© 2019 CHANGE THE TALK, A PROJECT OF NCJW | LA

CTT@ncjwla.org | 543 N. Fairfax Ave Los Angeles, CA 90036

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Learn how to support survivors of sexual violence

Check out our new video and share!

Two survivors of sexual violence share their stories with Change the Talk teen Peer Educators. Learn about the barriers they faced when disclosing what happened to them and what they want us all to know about how to support survivors

DO:

  • The most important thing that you can do is listen and be present with someone

DON'T:

  • It is important to show your concern but to not escalate the situation so that they feel like they have to take care of you, instead of you supporting them

YOU COULD SAY:

I'm so sorry to hear that happened to you. I am here to listen when you want to talk about it. 

DO:

  • Validate someone's experience of sexual violence and take it seriously

DON'T:

  • Minimize someone's experience by not taking it seriously

  • Justify the actions of the perpetrator by saying things like, "They probably didn't mean it that way."

YOU COULD SAY:

It's NOT okay that they did that to you. Do you want to report what happened?

DO:

  • Respect the person's privacy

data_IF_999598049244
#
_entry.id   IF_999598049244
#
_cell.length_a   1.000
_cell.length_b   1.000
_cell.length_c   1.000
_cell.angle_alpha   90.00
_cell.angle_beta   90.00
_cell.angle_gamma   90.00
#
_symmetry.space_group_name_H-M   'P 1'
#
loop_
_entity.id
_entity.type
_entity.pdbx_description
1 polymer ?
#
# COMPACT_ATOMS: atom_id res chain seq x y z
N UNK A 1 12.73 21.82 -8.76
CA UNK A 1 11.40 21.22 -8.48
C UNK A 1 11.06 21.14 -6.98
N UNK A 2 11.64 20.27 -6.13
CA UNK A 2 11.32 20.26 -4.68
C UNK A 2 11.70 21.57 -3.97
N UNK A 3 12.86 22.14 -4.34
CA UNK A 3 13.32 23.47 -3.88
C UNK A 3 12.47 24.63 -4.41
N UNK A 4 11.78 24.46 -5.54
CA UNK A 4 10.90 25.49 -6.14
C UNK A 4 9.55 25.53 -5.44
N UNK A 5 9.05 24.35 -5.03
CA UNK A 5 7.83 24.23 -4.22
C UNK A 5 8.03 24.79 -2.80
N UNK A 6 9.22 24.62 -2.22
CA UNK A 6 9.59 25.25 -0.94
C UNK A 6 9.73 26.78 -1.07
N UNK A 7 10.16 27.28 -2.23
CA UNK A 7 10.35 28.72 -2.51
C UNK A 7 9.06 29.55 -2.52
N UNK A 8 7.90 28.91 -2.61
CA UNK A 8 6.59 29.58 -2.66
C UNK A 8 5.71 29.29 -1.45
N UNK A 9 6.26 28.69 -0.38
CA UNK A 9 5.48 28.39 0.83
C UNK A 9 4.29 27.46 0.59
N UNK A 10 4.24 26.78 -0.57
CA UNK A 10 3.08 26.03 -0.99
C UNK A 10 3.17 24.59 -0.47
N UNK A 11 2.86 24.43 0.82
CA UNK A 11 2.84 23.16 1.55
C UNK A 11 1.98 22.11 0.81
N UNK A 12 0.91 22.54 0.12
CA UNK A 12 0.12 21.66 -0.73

• Understand that sexual violence is never the victim's fault

DON'T:

  • Talk about the person's experience to other people

  • Shame the victim by saying things like, "You shouldn't have been drinking."

  • Blame the victim by asking, "Were you leading them on?" or "What were you wearing?"

YOU COULD SAY:

What you tell me stays between us, unless I think you're in immediate danger.

Hey, I know some places to go for help. Can I text them to you? We could even call them together if you want.

DO:

  • Offer to look into resources like counseling, support groups, clinics, or hotlines

  • Send them to Change the Talk's Resource Page

DON'T:

  • Make decisions for someone about what help to seek

YOU COULD SAY:

 
 
 
 

If a friend, family member or acquaintance share their experience of sexual violence with you, here are some suggestions of how to support them.

Sarine - Peer Educator

Olivia, Haley, and Jordan - Peer Educators